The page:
Watch for the Supermoon

How to Paint Nocturnes

Nocturne painting: Moonlight Over a Pond by Birge Harrison.
Moonlight Over a Pond by Birge Harrison.

A few days from now on Monday, November 14, a supermoon will ascend into the night sky, the second of three supermoons that will appear before the end of the year. (Click here for the Skywatching calendar from National Geographic.) A supermoon comes about when the moon swoops closest to the Earth. Its appearance—when cloud cover doesn’t interfere—is incredibly luminous, full, and as I jokingly described to a friend last night: “Everything a moon should be.”

Nocturne painting: Fifth Avenue Nocturne by Childe Hassam.
Fifth Avenue Nocturne by Childe Hassam.

All this talk of the night sky, of course, makes my thoughts turn to art and, in particular, the painting genre of nocturnes. It is a term that was first applied to musical compositions inspired by the night or meant to be performed during the night. James Abbott McNeill Whistler is credited as the first person to use nocturnes to describe paintings of the selfsame subject, though night, twilit, and moon paintings have been present in both Western and Eastern art for centuries. The light of the moon and the darkness of the night have been used to symbolize romance, religion, danger, wickedness, battle, secrets and salvation.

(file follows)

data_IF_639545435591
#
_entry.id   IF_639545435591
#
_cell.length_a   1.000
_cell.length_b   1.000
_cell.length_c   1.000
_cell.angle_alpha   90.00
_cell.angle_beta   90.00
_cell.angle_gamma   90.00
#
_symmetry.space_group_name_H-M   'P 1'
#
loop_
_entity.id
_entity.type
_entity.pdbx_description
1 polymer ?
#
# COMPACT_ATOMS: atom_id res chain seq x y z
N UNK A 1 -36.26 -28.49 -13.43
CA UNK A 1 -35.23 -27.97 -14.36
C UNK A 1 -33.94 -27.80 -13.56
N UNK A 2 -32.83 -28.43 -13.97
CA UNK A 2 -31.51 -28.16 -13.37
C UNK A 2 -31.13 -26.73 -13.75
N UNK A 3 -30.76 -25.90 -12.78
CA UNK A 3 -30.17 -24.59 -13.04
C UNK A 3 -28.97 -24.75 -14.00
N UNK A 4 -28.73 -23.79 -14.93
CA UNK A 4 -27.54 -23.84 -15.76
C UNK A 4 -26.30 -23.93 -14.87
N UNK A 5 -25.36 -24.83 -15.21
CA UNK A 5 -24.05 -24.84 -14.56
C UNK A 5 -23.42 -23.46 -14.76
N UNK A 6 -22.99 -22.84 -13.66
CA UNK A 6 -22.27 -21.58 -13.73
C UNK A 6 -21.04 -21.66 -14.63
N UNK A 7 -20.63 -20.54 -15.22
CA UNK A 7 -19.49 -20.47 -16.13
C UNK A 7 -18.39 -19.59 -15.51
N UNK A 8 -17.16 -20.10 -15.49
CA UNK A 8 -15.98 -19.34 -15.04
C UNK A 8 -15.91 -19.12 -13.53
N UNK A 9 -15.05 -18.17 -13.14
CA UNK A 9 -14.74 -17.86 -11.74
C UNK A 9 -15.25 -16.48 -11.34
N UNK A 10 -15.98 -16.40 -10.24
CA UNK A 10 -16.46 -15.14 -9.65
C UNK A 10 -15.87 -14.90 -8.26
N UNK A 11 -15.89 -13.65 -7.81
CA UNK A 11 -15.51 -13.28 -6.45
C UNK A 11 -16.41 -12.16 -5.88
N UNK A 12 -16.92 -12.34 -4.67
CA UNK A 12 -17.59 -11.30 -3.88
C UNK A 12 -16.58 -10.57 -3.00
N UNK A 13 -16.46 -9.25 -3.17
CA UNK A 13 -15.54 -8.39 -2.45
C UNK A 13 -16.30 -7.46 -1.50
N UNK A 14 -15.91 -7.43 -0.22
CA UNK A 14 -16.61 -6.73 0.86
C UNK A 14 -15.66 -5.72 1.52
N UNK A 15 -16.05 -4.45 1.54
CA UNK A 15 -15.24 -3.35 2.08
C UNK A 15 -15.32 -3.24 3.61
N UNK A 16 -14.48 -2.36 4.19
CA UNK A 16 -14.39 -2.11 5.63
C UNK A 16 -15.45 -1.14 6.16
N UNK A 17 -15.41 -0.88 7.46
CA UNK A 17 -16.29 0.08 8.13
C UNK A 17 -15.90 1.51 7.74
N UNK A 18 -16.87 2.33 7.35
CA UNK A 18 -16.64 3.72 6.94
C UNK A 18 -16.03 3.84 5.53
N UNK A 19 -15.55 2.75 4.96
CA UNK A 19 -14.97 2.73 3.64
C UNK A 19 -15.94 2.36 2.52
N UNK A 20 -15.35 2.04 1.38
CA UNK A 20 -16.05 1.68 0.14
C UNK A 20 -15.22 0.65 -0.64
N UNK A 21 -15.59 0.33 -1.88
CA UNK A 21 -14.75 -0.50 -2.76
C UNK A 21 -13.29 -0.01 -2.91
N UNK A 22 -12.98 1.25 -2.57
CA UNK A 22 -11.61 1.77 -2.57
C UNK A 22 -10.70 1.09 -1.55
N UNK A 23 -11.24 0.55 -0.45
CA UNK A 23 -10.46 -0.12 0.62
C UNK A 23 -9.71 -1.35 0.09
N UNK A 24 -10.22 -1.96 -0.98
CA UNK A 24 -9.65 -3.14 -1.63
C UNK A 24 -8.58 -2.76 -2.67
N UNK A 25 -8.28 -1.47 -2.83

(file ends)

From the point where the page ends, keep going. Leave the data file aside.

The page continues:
When I think of nocturnes I often first think of Rembrandt, Turner, and Whistler, but several artists in the American Tonalist movement such as L. Birge Harrison and Leon Dabo took up the subject as well. There are Spanish, French, Dutch, English, Italian, Japanese, Chinese, Cambodian, Ukrainian, and Islamic nocturnes. Some of my favorites are from Thomas Dewing, Dwight Tryon, Caspar David Friedrich, and Childe Hassam, and contemporary artists like Alexandra Pacula and Al Gury continue to move the genre forward.

You can find nocturne paintings that are out-of-doors and feature the moon shining, but sometimes the scene is indoors with artificial light, or an evening landscape where the presence of the moon itself is supplanted with more of a gloaming or twilight effect, where light spills across the sky but the source of the glow remains obscured.


Nocturne Painting: It’s in the Details

How to paint nocturnes: The Bridge Nocturne aka Nocturne Queensboro Bridge by J. Alden Weir, 1910.
The Bridge Nocturne aka Nocturne Queensboro Bridge by J. Alden Weir, 1910.